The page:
Don't know what to do if you get a "network unreachable" error? This tip, excerpted from TCP/IP Network Administration, Help for UNIX System Administrators, by Craig Hunt, published by O'Reilly and Associates, offers guidance.
The "network unreachable" error message clearly indicates a routing problem. If the problem is in the local host's routing table, it is easy to detect and resolve. First, use netstat ?nr and grep to see whether or not a valid route to your destination is installed in the routing table. This example checks for a specific route to network 188.8.131.52:
%netstat -nr | grep '128.8.0 184.108.40.206 220.127.116.11 UG 0 37 std0
This same test, run on a system that did not have this route in its routing table, would return no response at all. For example, a user reports that the "network is down" because he cannot ftp to sunsite.unc.edu, and a ping test returns the following results:
%ping -s sunsite.unc.edu 56 2 PING sunsite.unc.edu: 56 data bytes Sendto: network is unreachable Ping: wrote sunsite.unc.edu 64 chars, ret=-1 Sendto: Network is unreachable Ping: write sunsite.unc.edu 64 chars, ret=-1 ----sunsite.unc.edu PING statistics 2 packets transmitted, 0 packets received, 100% packet loss
Based on the "network unreachable" error message, check the user's routing table. In our example, we're looking for a route to sunsite.unc.edu. The IP address of sunsite.unc.edu is 18.104.22.168, which is a class B address. Remember that routes are network-oriented. So we check for a route to network 22.214.171.124:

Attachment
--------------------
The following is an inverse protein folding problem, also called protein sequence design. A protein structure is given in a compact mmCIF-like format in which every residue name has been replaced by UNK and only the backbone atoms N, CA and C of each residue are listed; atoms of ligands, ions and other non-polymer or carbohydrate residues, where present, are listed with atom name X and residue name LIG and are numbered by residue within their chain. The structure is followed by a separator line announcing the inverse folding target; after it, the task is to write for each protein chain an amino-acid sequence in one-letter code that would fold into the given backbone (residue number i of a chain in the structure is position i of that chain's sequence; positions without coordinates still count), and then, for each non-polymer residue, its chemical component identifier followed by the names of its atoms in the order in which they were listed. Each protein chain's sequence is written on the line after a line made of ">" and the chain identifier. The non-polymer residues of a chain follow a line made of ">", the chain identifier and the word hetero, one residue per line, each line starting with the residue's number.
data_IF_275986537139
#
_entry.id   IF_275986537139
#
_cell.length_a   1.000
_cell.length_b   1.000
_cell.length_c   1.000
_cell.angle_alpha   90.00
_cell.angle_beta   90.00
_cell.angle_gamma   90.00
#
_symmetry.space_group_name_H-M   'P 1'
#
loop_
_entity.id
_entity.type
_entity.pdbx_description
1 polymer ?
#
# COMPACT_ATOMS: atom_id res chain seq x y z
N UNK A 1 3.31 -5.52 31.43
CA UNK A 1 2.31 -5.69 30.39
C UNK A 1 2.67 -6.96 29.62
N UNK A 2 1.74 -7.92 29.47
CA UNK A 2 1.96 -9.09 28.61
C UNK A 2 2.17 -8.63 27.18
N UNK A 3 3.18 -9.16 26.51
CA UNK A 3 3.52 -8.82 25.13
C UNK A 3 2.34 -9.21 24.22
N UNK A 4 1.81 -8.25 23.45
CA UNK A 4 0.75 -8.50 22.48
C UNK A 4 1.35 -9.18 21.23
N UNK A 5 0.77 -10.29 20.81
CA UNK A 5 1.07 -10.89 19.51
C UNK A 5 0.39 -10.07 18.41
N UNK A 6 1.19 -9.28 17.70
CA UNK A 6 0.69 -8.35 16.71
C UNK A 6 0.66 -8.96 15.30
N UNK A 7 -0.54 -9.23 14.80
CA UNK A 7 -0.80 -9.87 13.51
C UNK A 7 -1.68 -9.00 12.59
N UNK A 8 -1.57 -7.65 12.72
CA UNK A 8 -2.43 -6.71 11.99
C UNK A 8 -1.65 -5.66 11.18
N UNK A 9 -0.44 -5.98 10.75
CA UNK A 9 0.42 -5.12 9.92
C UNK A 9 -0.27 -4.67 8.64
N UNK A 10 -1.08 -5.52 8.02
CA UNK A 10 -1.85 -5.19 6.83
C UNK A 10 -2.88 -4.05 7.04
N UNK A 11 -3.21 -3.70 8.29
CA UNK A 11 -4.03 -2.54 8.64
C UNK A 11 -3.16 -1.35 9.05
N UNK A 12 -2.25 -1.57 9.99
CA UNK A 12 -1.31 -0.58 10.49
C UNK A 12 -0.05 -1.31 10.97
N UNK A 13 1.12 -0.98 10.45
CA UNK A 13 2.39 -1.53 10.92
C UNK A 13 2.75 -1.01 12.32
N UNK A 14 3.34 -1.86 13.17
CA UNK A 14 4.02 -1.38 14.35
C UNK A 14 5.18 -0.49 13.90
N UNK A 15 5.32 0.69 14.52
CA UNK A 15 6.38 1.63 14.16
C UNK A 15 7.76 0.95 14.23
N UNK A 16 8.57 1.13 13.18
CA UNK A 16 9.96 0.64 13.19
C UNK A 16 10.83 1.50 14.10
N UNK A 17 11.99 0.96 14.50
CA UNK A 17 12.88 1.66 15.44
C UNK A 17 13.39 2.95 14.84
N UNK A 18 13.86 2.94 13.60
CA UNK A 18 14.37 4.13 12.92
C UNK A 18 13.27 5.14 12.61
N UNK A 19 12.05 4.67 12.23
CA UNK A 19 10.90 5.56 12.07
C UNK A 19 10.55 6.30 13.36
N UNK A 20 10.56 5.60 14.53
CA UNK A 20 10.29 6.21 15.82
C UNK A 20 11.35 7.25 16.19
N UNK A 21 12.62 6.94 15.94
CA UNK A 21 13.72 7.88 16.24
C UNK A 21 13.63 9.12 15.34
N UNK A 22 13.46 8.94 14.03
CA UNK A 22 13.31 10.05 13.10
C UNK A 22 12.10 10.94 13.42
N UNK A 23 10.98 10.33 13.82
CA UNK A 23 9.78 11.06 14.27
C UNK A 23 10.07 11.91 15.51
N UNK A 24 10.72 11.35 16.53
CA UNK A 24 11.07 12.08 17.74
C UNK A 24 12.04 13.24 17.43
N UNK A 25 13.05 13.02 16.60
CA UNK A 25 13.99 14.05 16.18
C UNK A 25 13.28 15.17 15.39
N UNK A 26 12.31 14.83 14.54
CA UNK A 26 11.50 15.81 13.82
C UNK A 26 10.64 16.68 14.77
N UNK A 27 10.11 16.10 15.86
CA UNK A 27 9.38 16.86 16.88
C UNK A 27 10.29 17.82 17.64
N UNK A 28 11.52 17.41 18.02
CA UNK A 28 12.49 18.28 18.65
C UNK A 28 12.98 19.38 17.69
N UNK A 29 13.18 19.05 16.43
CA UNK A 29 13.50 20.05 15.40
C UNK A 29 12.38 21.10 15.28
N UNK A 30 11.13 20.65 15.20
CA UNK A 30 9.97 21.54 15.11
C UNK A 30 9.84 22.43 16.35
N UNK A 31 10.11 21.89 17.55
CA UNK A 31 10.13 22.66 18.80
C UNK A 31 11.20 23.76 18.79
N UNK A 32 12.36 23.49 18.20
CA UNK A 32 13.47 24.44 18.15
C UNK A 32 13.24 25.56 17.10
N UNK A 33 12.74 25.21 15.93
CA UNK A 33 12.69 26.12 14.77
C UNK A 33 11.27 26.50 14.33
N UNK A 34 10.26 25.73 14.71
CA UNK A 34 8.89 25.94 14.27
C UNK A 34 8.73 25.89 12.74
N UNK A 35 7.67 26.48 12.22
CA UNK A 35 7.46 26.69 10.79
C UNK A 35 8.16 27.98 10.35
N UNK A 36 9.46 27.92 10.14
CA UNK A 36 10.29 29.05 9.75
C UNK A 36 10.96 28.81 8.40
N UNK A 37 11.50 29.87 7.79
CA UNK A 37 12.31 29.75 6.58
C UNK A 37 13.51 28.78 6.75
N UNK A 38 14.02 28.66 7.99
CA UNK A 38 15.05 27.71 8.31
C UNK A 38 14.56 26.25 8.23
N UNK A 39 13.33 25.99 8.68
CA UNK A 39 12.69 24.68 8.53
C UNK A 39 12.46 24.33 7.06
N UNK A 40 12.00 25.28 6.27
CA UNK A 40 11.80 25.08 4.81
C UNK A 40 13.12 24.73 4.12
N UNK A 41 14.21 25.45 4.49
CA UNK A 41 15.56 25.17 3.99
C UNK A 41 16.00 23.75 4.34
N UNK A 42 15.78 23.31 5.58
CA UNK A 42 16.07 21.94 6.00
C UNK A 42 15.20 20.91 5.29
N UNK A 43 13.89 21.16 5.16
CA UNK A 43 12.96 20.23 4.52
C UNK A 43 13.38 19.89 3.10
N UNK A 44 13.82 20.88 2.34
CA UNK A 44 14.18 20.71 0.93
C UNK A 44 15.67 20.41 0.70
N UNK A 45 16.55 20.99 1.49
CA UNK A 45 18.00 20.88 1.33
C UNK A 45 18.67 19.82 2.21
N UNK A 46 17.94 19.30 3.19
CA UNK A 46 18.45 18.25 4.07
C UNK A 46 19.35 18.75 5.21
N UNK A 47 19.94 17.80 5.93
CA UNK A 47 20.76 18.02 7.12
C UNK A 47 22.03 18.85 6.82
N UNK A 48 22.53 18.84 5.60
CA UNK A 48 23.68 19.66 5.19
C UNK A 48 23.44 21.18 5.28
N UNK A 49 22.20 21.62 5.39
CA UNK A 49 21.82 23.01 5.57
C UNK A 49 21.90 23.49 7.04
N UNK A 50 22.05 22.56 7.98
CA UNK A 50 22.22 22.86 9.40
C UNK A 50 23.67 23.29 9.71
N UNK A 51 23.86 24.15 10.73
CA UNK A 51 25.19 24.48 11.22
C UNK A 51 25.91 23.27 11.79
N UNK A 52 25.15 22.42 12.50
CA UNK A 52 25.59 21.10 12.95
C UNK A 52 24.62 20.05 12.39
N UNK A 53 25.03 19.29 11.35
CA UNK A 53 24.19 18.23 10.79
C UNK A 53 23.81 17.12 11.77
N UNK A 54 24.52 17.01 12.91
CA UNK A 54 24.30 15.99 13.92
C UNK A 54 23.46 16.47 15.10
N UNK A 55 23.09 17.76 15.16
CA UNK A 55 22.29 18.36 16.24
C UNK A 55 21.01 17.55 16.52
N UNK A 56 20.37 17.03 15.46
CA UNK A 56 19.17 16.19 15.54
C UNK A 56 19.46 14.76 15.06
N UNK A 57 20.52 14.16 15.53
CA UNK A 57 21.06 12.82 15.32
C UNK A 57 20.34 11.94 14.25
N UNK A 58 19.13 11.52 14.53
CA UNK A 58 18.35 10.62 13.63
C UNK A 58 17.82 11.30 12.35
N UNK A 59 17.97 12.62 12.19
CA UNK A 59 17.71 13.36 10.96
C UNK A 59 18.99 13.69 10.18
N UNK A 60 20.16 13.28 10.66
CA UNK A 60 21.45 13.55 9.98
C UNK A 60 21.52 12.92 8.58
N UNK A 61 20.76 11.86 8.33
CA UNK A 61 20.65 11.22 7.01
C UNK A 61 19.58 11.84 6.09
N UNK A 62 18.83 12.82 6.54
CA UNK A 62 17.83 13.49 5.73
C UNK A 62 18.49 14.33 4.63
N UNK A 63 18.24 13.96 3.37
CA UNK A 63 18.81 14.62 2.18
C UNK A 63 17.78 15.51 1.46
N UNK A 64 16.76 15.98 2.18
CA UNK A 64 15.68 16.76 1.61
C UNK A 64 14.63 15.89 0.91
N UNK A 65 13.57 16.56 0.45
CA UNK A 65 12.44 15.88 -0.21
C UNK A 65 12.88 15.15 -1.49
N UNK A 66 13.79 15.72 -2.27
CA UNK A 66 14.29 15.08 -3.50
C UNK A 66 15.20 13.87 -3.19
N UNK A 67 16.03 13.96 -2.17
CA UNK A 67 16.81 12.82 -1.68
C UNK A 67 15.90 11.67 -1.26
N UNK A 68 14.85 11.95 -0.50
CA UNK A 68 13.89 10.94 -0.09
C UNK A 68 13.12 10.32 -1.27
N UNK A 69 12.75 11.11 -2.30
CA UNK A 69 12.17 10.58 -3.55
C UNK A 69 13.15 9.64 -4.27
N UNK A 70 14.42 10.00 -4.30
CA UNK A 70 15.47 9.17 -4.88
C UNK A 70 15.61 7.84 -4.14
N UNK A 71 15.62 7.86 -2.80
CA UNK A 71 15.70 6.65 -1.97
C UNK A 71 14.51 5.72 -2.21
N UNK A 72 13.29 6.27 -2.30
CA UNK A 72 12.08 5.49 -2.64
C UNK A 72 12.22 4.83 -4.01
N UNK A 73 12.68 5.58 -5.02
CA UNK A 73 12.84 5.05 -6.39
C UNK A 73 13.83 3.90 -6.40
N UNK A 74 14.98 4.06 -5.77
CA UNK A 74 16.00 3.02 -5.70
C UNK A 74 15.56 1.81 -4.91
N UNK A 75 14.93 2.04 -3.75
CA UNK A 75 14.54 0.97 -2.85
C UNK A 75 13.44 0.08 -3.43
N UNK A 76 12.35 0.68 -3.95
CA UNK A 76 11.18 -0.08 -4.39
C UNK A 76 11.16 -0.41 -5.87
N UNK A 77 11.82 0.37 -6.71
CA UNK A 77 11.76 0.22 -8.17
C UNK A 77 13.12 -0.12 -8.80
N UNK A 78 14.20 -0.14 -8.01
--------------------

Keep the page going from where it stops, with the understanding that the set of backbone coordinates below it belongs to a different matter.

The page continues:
%netstat ?nr |grep '126.96.36.199 %
This test shows that there is no specific route to 188.8.131.52. If a route were found, grep would display it. Since there's no specific route to the destination, remember to look for a default route. This example shows a successful check for a default route:
%netstat ?nr |grep def default 172.16.12.1 UG 0 101277 1e0
If netstat shows the correct specific route, or a valid default route, the problem is not in the routing table. In that case, use traceroute to trace the route all the way to its destination.
If netstat doesn't return the expected route, it's a local routing problem. There are two ways to approach local routing problems, depending on whether the system uses static or dynamic routing. If you're using static routing, install the missing route using the route add command. Remember, most systems that use static routing rely on a default route, so the missing route could be the default route. Make sure that the startup files add the needed route to the table whenever the system reboots.
If you're using dynamic routing, make sure that the routing program is running. For example, the command below makes sure that gated is running:
%ps 'cat /etc/gated.pid' PID TT STAT TIME COMMAND 27711 ? S 304:59 gated ?tep /etc/log/gated.log
If the correct routing daemon is not running, restart it and specify tracing. Tracing allows you to check for problems that might be causing the daemon to terminate abnormally.
For more information about TCP/IP Network Administration, Help for UNIX System Administrators, or to buy this book, click here.
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